Part III continues with the following filters in the stockscreener (click on the image below to go directly to the fundamental tab).
This concept really needs little explanation. It is about the average revenue growth a company realizes over the last five years. This figure tells you more than just looking at the amount of revenue in one year. Based on the revenue growth in the past, investors can get an idea of the potential future revenue growth of the company.
This refers to the ratio between the company’s profit and the company’s equity by which the profit has been achieved. The higher this figure, the higher the profitability of the company and the more attractive the business becomes for potential investors (debt). A high figure means that the company manages its own equity in a very efficient way. The value is expressed as a percentage and is derived by dividing the net profit (after tax) by the company’s own equity (* 100%). Sometimes, ‘net profit before tax’ is also used but our screenfilter only uses ‘net profit after tax’.
This refers to the ratio between the company’s profit and the total assets by which the profit has been achieved. The difference is in the nature of the assets. For the total assets, debt financing is also taken into account. The formula is calculated as follows: Profit for interest and taxes divided by total capital invested (* 100%). Here too, the higher the figure, the more efficient the total assets are used. If you want to compare the ROA between different companies, make sure you do it only with companies belonging to the same sector or industry.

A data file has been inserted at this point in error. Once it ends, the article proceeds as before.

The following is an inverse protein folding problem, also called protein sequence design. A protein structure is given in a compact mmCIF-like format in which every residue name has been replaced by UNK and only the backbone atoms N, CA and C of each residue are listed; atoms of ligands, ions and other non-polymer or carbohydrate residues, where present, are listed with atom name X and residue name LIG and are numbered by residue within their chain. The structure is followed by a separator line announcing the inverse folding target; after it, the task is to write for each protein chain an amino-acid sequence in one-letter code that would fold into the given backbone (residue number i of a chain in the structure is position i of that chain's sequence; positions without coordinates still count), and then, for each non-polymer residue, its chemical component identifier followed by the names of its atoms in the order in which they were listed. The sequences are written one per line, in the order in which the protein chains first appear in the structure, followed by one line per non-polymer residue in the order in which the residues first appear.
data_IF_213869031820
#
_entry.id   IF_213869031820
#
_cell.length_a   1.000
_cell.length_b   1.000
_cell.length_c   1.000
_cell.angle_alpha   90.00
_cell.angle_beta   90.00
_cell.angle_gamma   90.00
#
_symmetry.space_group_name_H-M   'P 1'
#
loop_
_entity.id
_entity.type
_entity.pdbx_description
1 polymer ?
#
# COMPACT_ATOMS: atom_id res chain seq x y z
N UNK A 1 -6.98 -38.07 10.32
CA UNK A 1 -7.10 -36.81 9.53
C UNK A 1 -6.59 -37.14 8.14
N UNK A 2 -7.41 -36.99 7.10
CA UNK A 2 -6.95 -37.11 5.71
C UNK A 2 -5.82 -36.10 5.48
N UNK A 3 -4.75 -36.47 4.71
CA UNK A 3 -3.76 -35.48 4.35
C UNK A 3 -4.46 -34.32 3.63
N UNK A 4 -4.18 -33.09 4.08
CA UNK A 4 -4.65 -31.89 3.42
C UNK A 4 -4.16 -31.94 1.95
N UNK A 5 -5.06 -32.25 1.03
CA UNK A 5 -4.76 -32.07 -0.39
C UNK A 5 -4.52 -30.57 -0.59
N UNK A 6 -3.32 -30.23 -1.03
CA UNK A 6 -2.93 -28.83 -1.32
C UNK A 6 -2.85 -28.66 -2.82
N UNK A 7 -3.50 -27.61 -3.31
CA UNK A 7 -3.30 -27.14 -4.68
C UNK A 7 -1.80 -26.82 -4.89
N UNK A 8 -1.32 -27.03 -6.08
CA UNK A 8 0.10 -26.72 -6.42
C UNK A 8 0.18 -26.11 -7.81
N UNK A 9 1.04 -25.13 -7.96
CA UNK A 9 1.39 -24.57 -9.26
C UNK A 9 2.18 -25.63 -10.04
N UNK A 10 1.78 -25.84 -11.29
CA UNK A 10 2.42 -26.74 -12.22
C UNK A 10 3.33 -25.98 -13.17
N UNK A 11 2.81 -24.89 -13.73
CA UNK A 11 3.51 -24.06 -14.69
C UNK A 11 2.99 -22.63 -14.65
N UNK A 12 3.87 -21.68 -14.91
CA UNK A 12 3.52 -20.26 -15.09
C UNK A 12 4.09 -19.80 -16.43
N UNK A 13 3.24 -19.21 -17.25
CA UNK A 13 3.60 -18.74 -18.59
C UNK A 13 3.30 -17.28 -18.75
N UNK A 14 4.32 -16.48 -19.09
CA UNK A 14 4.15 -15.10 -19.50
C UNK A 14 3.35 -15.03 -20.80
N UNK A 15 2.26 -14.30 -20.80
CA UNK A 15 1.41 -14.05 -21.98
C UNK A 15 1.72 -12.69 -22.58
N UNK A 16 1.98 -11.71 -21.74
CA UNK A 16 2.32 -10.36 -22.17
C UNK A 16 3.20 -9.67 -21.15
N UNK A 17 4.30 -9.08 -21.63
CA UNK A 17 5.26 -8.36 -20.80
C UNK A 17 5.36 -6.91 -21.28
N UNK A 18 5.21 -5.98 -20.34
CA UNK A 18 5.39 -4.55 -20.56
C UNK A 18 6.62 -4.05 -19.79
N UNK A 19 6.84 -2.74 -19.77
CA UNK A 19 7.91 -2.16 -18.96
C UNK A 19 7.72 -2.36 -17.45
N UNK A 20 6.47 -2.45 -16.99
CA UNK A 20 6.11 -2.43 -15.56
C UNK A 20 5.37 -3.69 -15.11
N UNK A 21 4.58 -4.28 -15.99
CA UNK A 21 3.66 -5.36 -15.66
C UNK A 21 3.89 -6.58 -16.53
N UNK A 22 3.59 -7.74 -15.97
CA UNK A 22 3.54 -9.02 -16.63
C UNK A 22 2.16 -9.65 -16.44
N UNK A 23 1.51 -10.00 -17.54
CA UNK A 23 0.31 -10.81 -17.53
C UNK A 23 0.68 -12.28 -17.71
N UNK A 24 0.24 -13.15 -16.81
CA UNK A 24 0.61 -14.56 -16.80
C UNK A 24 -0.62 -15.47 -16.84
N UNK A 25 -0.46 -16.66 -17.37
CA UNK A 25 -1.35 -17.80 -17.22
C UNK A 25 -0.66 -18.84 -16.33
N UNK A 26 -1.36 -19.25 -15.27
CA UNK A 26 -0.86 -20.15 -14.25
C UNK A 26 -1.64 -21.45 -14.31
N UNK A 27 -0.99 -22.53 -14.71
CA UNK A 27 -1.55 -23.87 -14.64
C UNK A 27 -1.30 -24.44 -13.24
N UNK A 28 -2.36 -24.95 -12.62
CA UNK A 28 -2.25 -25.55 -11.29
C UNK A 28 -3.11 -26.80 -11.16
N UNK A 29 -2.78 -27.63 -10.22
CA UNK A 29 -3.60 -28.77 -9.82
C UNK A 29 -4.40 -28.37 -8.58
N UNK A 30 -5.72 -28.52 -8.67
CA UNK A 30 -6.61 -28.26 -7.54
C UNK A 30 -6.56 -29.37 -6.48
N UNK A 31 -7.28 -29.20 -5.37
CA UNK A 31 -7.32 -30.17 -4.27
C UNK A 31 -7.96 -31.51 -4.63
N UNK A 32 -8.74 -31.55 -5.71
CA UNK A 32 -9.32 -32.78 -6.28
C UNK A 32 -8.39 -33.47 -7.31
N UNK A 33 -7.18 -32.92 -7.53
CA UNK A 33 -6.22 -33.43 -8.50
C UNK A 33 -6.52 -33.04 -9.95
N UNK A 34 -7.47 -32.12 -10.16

Debt / equity is used to determine the level of debt of a company. The total debt is compared with equity to understand the extent to which debt is used as a leverage to finance a company. A ratio higher than 1 means that more debt is used than equity while the opposite applies if <1. The higher the figure the more debt and thus the more risk for the company. The lower the figure, the more equity used and the lower the risk. In any case, it is important that when using more lending than equity, the resulting net profit is greater than the interest payable due to the debts. And remember, capital-intensive companies (for example, in the automotive industry) will usually have more need for foreign capital and, consequently, have a higher debt/equity ratio than companies in other sectors/industries. Be sure to take this into account when using this ratio.
The remaining filter options in ChartMill will be discussed in a following article (Part 4).
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